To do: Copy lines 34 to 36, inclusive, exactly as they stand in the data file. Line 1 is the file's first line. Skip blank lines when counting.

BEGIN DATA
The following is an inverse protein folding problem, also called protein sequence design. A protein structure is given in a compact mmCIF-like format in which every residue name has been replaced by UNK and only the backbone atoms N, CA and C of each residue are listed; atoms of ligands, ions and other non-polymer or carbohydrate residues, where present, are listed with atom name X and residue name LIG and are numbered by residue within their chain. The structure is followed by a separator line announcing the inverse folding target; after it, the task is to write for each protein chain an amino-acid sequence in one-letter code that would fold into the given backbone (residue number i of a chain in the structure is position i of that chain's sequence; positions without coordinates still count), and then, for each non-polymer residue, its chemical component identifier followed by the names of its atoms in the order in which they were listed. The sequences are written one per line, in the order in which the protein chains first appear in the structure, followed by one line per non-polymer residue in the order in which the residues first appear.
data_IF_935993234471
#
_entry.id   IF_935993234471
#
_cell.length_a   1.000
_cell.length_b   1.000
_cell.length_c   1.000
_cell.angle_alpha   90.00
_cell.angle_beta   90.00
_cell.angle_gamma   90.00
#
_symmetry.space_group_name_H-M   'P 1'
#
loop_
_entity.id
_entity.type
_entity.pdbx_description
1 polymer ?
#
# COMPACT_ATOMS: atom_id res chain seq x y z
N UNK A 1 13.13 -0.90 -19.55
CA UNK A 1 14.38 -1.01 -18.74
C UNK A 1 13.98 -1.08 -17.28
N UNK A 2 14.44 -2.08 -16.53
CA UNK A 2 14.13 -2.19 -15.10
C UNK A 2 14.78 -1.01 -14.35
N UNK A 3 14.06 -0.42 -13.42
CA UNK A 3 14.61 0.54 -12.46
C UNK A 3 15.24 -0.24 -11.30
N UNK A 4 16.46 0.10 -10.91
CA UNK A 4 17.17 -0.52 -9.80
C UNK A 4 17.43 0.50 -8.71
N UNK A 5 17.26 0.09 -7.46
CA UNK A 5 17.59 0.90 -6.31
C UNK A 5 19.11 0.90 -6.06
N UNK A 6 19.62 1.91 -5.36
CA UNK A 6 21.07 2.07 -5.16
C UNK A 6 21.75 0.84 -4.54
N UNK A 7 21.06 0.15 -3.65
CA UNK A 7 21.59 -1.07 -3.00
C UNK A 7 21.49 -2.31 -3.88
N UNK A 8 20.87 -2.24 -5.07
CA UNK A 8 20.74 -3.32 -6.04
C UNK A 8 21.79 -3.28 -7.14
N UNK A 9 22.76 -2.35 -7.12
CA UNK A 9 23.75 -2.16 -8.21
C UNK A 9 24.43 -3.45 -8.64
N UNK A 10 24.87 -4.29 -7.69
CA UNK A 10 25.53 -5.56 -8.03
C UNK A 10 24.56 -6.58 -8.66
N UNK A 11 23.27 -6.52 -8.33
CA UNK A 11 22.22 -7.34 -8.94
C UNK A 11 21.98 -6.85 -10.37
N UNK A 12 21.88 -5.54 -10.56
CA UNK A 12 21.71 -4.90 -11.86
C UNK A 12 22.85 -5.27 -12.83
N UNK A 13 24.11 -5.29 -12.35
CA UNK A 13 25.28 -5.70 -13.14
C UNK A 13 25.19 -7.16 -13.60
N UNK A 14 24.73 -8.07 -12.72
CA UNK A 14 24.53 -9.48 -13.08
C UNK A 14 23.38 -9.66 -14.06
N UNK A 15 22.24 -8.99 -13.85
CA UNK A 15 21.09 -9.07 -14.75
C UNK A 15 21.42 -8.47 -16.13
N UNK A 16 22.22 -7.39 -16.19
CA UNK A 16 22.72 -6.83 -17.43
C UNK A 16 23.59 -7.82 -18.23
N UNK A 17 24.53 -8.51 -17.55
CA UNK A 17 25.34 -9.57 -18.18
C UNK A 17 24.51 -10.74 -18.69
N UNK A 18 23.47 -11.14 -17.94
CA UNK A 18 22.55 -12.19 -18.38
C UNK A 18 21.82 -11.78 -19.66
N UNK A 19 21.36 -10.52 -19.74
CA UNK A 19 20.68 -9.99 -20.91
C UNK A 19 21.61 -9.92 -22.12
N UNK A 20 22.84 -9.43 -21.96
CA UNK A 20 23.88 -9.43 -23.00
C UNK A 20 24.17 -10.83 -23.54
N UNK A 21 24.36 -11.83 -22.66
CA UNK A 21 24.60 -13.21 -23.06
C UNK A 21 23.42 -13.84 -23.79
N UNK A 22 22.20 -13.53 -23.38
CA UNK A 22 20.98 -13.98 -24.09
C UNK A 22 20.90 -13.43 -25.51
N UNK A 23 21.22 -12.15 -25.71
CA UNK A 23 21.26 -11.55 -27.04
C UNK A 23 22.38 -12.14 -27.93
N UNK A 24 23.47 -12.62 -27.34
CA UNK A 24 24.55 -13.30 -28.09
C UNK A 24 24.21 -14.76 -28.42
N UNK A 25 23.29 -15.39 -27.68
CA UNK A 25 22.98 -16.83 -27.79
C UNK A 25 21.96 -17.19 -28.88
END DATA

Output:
N UNK A 5 17.26 0.09 -7.46
CA UNK A 5 17.59 0.90 -6.31
C UNK A 5 19.11 0.90 -6.06